Hypertext Webster Gateway: "dwell"

From Easton's 1897 Bible Dictionary (easton)

Tents were in primitive times the common dwellings of men.
Houses were afterwards built, the walls of which were frequently
of mud (Job 24:16; Matt. 6:19, 20) or of sun-dried bricks.

God "dwells in light" (1 Tim. 6:16; 1 John 1:7), in heaven
(Ps. 123:1), in his church (Ps. 9:11; 1 John 4:12). Christ dwelt
on earth in the days of his humiliation (John 1:14). He now
dwells in the hearts of his people (Eph. 3:17-19). The Holy
Spirit dwells in believers (1 Cor. 3:16; 2 Tim. 1:14). We are
exhorted to "let the word of God dwell in us richly" (Col. 3:16;
Ps. 119:11).

Dwell deep occurs only in Jer. 49:8, and refers to the custom
of seeking refuge from impending danger, in retiring to the
recesses of rocks and caverns, or to remote places in the

From Webster's Revised Unabridged Dictionary (1913) (web1913)

Dwell \Dwell\, v. t.
To inhabit. [R.] --Milton.

From Webster's Revised Unabridged Dictionary (1913) (web1913)

Dwell \Dwell\, v. i. [imp. & p. p. {Dwelled}, usually contracted
into {Dwelt} (?); p. pr. & vb. n. {Dwelling}.] [OE. dwellen,
dwelien, to err, linger, AS. dwellan to deceive, hinder,
delay, dwelian to err; akin to Icel. dvelja to delay, tarry,
Sw. dv["a]ljas to dwell, Dan. dv[ae]le to linger, and to E.
dull. See {Dull}, and cf. {Dwale}.]
1. To delay; to linger. [Obs.]

2. To abide; to remain; to continue.

I 'll rather dwell in my necessity. --Shak.

Thy soul was like a star and dwelt apart.

3. To abide as a permanent resident, or for a time; to live
in a place; to reside.

The parish in which I was born, dwell, and have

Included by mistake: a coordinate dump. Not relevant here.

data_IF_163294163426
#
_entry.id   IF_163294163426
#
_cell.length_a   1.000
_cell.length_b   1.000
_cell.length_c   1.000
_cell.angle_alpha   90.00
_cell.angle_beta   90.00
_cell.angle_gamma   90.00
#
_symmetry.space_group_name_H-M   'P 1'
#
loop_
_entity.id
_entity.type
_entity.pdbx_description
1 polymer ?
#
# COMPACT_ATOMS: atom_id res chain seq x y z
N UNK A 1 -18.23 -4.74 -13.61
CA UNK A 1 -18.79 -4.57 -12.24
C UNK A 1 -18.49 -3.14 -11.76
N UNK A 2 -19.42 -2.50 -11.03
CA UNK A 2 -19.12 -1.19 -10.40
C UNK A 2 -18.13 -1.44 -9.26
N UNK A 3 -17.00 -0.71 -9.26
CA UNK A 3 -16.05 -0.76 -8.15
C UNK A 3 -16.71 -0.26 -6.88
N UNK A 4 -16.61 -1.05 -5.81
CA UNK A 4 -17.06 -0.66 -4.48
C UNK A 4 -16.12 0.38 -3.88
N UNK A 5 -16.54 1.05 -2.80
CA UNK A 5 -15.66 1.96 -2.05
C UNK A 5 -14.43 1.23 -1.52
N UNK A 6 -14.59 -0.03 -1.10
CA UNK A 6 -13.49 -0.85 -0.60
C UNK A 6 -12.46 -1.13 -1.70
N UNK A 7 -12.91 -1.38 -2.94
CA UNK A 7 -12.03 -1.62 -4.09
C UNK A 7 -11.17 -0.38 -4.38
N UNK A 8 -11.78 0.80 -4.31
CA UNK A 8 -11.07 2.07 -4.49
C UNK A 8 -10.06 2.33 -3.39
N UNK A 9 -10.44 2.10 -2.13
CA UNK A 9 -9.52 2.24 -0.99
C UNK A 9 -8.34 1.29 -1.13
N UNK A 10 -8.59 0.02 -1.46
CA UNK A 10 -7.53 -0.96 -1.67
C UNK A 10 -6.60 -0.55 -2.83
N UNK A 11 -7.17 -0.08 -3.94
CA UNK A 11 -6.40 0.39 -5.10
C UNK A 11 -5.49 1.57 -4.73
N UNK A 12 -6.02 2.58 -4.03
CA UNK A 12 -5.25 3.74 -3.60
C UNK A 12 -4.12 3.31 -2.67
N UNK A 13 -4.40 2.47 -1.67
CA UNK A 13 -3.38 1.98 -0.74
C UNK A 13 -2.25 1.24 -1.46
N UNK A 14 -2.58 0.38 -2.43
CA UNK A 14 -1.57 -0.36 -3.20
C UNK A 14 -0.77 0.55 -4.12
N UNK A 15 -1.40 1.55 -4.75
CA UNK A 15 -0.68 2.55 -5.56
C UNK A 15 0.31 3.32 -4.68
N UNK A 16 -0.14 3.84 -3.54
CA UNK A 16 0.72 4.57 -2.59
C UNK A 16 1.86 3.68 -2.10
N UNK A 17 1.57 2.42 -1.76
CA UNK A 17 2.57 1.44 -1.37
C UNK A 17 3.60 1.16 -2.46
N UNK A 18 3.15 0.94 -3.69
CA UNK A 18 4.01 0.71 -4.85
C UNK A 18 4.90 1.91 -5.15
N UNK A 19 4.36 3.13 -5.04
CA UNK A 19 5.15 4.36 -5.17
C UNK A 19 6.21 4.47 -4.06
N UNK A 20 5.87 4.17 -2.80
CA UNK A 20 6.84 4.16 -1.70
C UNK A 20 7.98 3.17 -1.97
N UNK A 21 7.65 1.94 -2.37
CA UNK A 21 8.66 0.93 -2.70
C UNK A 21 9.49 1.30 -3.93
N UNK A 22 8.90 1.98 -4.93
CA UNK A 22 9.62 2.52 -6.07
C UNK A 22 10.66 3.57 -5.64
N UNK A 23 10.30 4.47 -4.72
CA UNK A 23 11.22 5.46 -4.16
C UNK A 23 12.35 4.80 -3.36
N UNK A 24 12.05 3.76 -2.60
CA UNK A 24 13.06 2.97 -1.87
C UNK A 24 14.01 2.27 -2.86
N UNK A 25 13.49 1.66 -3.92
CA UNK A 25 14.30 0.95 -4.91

possessions. --Peacham.

The poor man dwells in a humble cottage near the
hall where the lord of the domain resides. --C. J.

{To dwell in}, to abide in (a place); hence, to depend on.
``My hopes in heaven to dwell.'' --Shak.

{To dwell on} or {upon}, to continue long on or in; to remain
absorbed with; to stick to; to make much of; as, to dwell
upon a subject; a singer dwells on a note.

They stand at a distance, dwelling on his looks and
language, fixed in amazement. --Buckminster.

Syn: To inhabit; live; abide; sojourn; reside; continue;
stay; rest.

From WordNet (r) 1.7 (wn)

v 1: think moodily or anxiously about something [syn: {brood}, {worry}]
2: originate (in); "The problems dwell in the social injustices
in this country" [syn: {consist}, {lie}, {belong}, {lie in}]
3: make one's home or live in; "There are only 250,000 people
in Iceland"; "I live in a 200-year old house"; "These
people inhabited all the islands that are now deserted";
"The plains are sparsely populated" [syn: {shack}, {reside},
{live}, {inhabit}, {people}, {populate}]
4: come back to; "Don't dwell on the past" [syn: {harp}]

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